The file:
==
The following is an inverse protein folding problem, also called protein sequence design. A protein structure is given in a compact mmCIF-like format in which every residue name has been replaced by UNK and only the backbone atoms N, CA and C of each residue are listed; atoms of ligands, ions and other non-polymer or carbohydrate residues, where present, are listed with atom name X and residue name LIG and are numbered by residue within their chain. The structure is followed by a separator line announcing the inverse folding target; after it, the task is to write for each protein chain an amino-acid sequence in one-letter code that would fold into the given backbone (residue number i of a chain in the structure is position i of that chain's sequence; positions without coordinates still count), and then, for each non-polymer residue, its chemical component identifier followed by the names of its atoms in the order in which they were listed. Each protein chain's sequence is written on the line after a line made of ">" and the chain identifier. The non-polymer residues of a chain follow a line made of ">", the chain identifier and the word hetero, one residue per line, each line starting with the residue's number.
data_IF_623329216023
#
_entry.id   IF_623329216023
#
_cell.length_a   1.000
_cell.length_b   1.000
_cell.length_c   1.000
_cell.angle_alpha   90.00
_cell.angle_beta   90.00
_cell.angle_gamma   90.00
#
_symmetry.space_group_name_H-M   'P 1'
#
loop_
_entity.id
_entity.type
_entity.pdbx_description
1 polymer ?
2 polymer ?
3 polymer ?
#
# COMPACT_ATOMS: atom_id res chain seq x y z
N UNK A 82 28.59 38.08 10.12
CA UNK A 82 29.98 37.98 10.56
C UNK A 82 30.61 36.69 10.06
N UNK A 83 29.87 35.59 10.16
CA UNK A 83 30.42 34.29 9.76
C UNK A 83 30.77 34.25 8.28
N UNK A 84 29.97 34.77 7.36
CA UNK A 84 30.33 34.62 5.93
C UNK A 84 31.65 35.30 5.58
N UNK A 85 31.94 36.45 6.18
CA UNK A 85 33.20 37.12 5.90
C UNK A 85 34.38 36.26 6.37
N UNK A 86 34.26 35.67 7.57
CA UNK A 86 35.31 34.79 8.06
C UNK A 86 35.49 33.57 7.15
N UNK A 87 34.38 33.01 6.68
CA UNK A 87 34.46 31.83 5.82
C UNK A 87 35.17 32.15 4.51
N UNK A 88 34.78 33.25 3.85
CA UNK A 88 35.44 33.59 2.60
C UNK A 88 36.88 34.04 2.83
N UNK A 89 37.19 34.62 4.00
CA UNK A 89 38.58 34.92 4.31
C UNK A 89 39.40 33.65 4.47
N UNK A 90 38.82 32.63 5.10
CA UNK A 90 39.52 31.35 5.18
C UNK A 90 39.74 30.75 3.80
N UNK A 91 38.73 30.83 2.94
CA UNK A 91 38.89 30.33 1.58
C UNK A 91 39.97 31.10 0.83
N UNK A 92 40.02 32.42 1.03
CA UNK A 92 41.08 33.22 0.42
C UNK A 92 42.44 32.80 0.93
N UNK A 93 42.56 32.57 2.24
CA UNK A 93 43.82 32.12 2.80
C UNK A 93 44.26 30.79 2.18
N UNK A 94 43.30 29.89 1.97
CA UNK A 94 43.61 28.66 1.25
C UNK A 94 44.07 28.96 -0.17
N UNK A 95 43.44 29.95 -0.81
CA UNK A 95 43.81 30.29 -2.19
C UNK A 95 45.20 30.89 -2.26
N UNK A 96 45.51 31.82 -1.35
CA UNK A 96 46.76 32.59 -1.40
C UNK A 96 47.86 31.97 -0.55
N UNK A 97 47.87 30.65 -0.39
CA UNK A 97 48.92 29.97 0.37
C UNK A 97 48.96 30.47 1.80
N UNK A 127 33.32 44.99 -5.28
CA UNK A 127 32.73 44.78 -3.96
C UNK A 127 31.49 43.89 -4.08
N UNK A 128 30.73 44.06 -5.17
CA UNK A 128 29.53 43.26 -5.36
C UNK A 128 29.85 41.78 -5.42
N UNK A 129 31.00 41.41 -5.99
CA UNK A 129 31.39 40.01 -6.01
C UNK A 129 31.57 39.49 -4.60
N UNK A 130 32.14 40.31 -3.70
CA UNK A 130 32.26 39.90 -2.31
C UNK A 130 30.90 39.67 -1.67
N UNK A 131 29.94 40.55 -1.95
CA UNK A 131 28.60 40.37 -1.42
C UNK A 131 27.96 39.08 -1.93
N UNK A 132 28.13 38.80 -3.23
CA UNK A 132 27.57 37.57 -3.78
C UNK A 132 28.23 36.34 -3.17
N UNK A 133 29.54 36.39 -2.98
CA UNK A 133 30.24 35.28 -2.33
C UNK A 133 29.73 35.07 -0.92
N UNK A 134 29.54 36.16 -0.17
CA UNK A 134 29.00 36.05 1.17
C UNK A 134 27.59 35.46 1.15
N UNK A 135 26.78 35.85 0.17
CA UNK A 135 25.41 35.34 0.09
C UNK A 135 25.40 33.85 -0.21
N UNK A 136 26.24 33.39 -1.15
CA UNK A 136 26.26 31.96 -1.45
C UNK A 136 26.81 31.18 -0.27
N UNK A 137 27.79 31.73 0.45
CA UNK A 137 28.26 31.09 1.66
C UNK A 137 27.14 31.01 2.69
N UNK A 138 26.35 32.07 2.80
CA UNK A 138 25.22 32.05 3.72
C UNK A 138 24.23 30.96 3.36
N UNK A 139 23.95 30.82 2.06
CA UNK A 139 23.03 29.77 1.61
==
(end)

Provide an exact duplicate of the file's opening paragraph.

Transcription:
The following is an inverse protein folding problem, also called protein sequence design. A protein structure is given in a compact mmCIF-like format in which every residue name has been replaced by UNK and only the backbone atoms N, CA and C of each residue are listed; atoms of ligands, ions and other non-polymer or carbohydrate residues, where present, are listed with atom name X and residue name LIG and are numbered by residue within their chain. The structure is followed by a separator line announcing the inverse folding target; after it, the task is to write for each protein chain an amino-acid sequence in one-letter code that would fold into the given backbone (residue number i of a chain in the structure is position i of that chain's sequence; positions without coordinates still count), and then, for each non-polymer residue, its chemical component identifier followed by the names of its atoms in the order in which they were listed. Each protein chain's sequence is written on the line after a line made of ">" and the chain identifier. The non-polymer residues of a chain follow a line made of ">", the chain identifier and the word hetero, one residue per line, each line starting with the residue's number.